The American Recovery and Reinvestment Act (ARRA) is one of the most significant pieces of legislation to come out of Washington, D.C. in years. It will cost less than the Iraq War, get us in less trouble with our allies and lead to more transferrable on-the-job skills than someone might get at Xe.

But it's not perfect. And hHere's one of my pet peeves: the wide discrepancy between the tax credits for energy efficiency retrofits and installing green power generation. If there are parts of the bill you don't like, please write in and post them below – we will highlight them in a subsequent article.

Here's a summary of the relevant sections on efficiency versus solar from the law firm of Bowditch and Dewey:

Residential Energy Property Credit (ARRA Section 1121): The ARRA increases the energy tax credit for homeowners who make energy efficient improvements to their existing homes. The credit rate is increased to 30% of the cost of all qualifying improvements and raises the maximum limit to $1,500 for improvements placed in service in 2009 and 2010. The credit can apply to improvements such as adding insulation, energy efficient exterior windows and energy-efficient heating and air conditioning systems. This credit was not available in 2008 and the IRS intends to issue guidance that will allow manufacturers to certify that their products comport with the new standards. Also, the IRS has warned manufacturers not to continue providing certifications for property that fails to meet the new standards.

Residential Energy Efficient Property Credit (ARRA Section 1122): This is a nonrefundable energy tax credit for a taxpayer's qualified residential alternative energy equipment, such as solar hot water heaters, geothermal heat pumps and wind turbines. The new law removes some maximum amounts and allows for a credit equal to 30% of the cost of qualified property.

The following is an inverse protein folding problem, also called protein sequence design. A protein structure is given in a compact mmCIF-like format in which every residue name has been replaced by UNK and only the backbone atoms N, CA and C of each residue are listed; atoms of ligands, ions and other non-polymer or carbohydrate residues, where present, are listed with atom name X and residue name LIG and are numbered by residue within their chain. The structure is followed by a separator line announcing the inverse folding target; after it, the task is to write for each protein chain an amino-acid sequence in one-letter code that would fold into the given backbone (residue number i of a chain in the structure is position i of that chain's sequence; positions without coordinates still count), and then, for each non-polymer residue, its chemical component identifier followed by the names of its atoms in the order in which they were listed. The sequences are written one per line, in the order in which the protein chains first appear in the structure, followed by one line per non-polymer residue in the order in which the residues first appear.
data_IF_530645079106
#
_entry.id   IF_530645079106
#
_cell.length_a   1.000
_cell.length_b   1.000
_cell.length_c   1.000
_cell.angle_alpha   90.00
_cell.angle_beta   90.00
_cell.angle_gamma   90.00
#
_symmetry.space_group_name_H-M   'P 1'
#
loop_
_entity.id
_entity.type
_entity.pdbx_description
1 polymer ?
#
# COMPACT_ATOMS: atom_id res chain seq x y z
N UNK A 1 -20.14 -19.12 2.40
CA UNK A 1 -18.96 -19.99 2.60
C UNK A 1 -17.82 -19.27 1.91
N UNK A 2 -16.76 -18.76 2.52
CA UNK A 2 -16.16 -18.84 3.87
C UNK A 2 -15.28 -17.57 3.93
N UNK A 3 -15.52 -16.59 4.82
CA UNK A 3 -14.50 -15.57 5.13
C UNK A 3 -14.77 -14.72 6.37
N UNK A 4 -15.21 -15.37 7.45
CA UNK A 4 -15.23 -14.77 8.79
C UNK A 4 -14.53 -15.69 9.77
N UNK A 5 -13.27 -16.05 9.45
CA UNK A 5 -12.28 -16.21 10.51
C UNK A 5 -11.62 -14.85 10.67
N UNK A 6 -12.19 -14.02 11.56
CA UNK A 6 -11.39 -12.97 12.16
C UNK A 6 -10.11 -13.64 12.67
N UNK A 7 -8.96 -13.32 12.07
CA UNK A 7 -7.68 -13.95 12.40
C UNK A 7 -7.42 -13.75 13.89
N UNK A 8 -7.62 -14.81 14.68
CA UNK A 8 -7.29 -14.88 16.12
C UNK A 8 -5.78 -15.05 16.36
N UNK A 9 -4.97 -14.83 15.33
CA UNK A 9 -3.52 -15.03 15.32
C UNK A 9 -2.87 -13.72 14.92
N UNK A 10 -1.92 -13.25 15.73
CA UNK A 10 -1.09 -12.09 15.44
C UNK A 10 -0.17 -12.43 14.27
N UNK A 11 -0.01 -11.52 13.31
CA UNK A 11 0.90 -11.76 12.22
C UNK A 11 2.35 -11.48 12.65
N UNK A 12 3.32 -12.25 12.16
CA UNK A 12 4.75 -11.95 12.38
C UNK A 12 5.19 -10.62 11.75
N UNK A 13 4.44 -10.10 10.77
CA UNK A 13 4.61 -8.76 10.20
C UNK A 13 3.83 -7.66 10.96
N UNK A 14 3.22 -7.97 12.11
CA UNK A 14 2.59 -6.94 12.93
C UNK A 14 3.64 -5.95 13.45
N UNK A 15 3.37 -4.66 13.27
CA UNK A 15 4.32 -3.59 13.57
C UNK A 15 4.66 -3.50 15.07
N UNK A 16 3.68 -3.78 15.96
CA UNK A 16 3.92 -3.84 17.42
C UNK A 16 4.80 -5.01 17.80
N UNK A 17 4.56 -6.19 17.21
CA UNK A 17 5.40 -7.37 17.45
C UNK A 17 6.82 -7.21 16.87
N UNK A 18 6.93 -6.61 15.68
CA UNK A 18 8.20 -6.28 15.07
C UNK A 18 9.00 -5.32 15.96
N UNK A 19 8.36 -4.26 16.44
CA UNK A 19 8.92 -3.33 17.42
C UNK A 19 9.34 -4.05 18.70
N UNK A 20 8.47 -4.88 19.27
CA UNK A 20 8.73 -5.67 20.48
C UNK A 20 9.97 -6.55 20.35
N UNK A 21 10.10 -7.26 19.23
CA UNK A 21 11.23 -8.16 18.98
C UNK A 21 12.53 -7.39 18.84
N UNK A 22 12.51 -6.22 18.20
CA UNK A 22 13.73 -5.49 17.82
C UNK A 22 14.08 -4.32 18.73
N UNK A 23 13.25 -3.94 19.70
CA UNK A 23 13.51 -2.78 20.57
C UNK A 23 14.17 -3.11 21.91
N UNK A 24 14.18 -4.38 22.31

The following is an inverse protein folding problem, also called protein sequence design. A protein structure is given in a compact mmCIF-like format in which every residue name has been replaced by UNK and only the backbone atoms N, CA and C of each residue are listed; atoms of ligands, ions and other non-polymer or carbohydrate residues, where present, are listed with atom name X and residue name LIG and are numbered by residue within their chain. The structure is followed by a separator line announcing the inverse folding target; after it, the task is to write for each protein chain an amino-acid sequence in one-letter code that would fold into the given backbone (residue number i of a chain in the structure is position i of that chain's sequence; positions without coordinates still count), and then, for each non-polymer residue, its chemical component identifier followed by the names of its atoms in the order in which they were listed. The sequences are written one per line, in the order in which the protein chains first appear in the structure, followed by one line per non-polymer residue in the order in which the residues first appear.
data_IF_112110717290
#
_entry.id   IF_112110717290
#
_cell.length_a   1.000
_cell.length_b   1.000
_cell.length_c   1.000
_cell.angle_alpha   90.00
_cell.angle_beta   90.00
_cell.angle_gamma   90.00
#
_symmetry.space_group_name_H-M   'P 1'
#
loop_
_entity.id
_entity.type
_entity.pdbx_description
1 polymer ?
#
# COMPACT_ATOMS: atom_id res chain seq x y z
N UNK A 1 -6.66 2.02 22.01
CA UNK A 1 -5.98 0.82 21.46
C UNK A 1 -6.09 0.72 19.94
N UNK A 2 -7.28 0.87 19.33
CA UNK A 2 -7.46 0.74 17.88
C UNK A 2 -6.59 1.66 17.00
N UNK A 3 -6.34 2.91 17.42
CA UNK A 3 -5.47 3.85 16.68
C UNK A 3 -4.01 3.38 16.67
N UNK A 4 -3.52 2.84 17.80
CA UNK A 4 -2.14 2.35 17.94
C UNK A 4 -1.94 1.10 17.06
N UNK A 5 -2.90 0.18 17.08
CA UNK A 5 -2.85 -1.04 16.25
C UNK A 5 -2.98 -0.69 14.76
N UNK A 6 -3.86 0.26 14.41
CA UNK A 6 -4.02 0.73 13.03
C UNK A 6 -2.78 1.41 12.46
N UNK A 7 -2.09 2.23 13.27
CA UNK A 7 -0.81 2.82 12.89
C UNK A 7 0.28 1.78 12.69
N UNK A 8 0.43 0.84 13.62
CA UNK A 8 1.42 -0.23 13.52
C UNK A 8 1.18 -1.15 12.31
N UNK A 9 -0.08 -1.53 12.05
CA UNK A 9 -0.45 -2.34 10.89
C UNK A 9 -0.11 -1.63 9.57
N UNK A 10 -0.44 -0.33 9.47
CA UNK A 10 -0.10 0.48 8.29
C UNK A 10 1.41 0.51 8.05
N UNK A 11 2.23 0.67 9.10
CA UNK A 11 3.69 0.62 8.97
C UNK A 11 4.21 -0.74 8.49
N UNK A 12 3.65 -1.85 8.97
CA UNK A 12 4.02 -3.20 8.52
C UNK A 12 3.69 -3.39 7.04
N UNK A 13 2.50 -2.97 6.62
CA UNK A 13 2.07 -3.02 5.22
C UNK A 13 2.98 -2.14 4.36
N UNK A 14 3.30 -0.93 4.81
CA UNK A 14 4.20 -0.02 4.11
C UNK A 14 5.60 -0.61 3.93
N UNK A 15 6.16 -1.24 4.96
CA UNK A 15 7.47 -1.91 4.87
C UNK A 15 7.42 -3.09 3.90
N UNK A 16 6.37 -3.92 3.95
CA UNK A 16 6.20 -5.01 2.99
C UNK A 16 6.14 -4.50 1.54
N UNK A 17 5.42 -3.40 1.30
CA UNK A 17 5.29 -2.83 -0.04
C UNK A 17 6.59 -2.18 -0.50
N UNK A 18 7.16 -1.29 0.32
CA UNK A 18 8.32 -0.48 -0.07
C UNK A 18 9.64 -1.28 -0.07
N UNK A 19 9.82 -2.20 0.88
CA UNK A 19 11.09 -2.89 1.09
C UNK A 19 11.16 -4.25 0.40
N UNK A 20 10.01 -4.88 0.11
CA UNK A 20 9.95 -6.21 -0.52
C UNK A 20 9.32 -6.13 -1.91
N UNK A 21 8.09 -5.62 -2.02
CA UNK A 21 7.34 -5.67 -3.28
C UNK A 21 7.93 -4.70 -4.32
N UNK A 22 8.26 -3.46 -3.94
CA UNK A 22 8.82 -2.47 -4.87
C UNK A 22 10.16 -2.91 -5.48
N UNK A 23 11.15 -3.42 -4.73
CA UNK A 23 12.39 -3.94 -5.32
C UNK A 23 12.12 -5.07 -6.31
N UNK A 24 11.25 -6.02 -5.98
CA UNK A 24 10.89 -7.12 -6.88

A residential solar system can cost $27,000, which makes the federal tax credit (not counting the state yet) come to over $8,000. Solar, however, can take eight years to pay off. Household energy retrofits can pay off in two years and sometimes less. (Shameless plug: Residential energy efficiency will be one of the big topics at or Green Building Summit slated for June 11.)

When you add state rebates, the discrepancy widens. In Georgia, for instance, homeowners can get a 35 percent state tax credit on solar panels above and beyond the federal one, says Don Ernst, who runs the green product division at Timber Holdings, a sustainable wood and flooring company. What do you get for energy retrofits? "Nothing," he stated.

Congressman Chris Van Hollen has suggested creating zero interest loans to help encourage energy retrofits. Sustainable Spaces CEO Matt Golden has talked about getting California and other states to equalize the tax credits and base them on energy performance, an idea an assistant for California Attorney General Jerry Brown said Brown is interested in.

And of course there are the weatherization programs under the ARRA. Still, this discrepancy invariably encourages solar and biomass over efficiency. And it may not be the best way to spend money.

Some have also complained that core scientific research doesn't get the attention it deserves. In Silicon Valley for the last eight year, CEOs and academics have complained how the research budgets for DARPA and the NSF were crunched. So far, the Obama Administration seems intent on improving it – the National Renewable Energy Lab just got $100 million with most of it going to research – but there has been an emphasis on shovel-ready spending. You're not going to get to the moon (or get the second Tang) with $100 million.

So what don't you like?